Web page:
Navy Vets Hold Mini-Reunion at Inn|
Article in the Record-Courier
Gardnerville, NV. Newspaper
Sat. Jun. 15, 1996
Contributed by Veteran
Bernard "Ben" McMurray
The USS Salt Lake City Association held a mini-reunion at the Carson Valley Inn in Minden this week to get prepared for a larger reunion set for Las Vegas in September of 1997.
The USS Salt Lake City, a heavy cruiser, saw lots of action during WWII, taking part in numerous battles in the north and the south Pacific, including the Battle of Komandorski in the Bering Sea, which is considered to be the longest ship-to-ship naval engagement in U.S. History.
President of the Association is
Pat Monteleone of Minden, who presided over the mini-reunion. Monteleone served as a storekeeper issuing hardware to all departments of the ship 1940-1943. With him at the reunion was his wife, Mable.
Sydney Foster and his wife Ruth also live in Minden. Foster served aboard the ship 1934-1938 and was a gunner, then an electrician's mate.
Ray Brenner of Gardnerville and Al Johnson of Carson City served aboard the Salt Lake City's sister ship, the USS Pensacola, and they both attended the mini-reunion.
Other participants in the reunion came from as far away as Arkansas, Oklahoma and Indiana, as well as California. They were
John & Pat Azevedo,
Myron & Ferne Varland,
Roy & Marion Glidewell,
Bon & Joan Morgan,
Charles & Odena Vasey,
Jack & Mary Bennett,
Francis & Julie VonRuden &
The USS Salt Lake City earned 11 battle stars for WWII service and was awarded the Navy Unit Commendation for action during the Aleutian Campaign.
Like many warships at the close of the war, Salt Lake City was almost immediately slated for deactivation. The ship was ordered to report to Commander, Third Fleet, upon arrival on the West Coast in October.
However, the ship was diverted to duty to return veterans of the Pacific theater to the United States. The warship was then used as test vessel for atomic bomb experiments and evaluation test at Bikini Atoll in 1946.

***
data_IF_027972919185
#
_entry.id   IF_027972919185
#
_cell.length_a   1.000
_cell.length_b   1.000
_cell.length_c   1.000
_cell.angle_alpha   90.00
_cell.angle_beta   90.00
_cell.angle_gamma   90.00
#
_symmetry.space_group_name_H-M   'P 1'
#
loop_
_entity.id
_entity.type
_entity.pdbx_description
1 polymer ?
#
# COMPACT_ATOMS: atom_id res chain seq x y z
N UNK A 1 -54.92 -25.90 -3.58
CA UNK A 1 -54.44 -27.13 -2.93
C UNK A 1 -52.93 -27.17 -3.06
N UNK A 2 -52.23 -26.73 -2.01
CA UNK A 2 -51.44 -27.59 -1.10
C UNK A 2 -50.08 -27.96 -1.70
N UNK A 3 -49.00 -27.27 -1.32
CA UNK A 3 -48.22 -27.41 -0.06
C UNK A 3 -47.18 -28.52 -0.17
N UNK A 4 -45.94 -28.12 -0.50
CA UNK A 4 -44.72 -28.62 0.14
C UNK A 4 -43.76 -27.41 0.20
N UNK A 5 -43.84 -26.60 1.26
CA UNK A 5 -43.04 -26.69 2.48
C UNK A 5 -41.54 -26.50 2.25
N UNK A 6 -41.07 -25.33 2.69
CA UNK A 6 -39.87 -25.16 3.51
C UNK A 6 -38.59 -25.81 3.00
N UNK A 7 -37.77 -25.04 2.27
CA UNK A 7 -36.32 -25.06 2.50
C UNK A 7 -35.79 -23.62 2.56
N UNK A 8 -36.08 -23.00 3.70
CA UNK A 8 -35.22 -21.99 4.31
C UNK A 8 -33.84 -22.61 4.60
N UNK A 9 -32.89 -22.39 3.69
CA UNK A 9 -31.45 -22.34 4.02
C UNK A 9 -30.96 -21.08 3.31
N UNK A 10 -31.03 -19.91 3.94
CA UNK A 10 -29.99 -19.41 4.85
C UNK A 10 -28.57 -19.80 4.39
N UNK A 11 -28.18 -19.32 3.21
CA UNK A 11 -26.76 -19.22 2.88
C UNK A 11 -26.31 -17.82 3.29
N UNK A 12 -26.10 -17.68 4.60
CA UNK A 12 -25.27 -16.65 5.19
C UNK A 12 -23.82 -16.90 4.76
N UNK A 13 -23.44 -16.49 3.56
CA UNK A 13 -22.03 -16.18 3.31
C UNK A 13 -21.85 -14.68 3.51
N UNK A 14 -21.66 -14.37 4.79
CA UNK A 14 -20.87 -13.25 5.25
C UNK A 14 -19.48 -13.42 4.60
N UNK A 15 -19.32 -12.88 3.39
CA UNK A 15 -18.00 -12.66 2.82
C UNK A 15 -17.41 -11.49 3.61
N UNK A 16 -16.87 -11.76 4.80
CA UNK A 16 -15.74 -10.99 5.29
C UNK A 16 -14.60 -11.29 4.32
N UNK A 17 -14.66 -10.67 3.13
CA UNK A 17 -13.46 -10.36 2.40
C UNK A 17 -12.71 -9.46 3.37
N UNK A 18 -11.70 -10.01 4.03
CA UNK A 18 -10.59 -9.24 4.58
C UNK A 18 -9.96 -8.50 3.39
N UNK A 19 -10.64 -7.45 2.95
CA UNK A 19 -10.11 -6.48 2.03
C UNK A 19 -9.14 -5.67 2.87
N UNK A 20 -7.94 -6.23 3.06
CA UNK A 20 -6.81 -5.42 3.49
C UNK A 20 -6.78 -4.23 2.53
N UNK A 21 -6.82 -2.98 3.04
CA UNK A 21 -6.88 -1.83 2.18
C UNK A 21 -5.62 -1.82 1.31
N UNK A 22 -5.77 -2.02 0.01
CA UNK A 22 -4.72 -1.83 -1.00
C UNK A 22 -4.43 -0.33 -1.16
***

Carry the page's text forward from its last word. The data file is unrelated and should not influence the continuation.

The ship was sunk as a target hull in May 1948 off the coast of southern California, and soon after, the USS Salt Lake City submarine was commissioned.
Carson Valley Inn, Minden, NV.
Contributed by Veteran Bernard McMurray
For the second time, members of the USS Salt Lake City Association will hold their reunion, Sept. 20-24 at the Carson Valley Inn in Minden.
Association attendees will come from California, Pennsylvania, Utah, Idaho, Oklahoma, Iowa & Florida. Area residents who are members of the Association are
Pat Monteleone, president pro-tem;
Syd Foster, Century 21 Clark Properties; &
John Lund, Carson City.
Monteleone extends a cordial invitation to all other US Navy veterans living in this area to come to the USS SLC hospitality room at Carson Valley Inn for some nautical reminiscing and swapping of "sea stories."
The Heavy Cruiser Salt Lake City was on active duty continuously during the period 1920 through 1946. The ship and its crew participated in 11 major engagements in the Pacific Theater of operations during WWII.
According to Sea Classics magazine, while Japanese planes were bombing Pearl Harbor, Salt Lake City was returning from a run to Wake Island as part of the escort for the carrier Enterprise. Learning of the attack, the group launched search planes in a fruitless attempt to intercept the enemy force. The ships entered the shattered harbor on the evening of the 8th, and almost immediately set sail to search for submarines north of Hawaii.
On Dec. 11, Salt Lake City fired on a Japanese submarine but could not confirm a kill. A few days later, she sailed as part of the effort to relive Wake Island. When Wake fell, she covered the force that reinforced Midway and Samoa. Since the battleships of the Pacific Fleet had been put out of action, cruisers such as the Salt Lake City were pressed into what would normally have been the battlewagon's role.
The Salt Lake City served many functions during the war and her men fought bravely.
After the war, again according to Sea Classics magazine, Salt Lake City became part of Operations Crossroads, the testing of the effects of atomic weapons on naval ships. She was stripped of her guns and equipment and with a skeleton crew, sailed for Bikini Atoll in March, 1946. On July 1, she withstood an aerial blast of an atomic bomb dropped from a B-29. Still afloat, she was subjected on July 25 to a subsurface explosion.
On Aug. 29th, her scorched hulk was decommissioned and laid up for disposal. On May 25, 1948, she was sunk as a target hulk 130 miles off the coast of Southern California.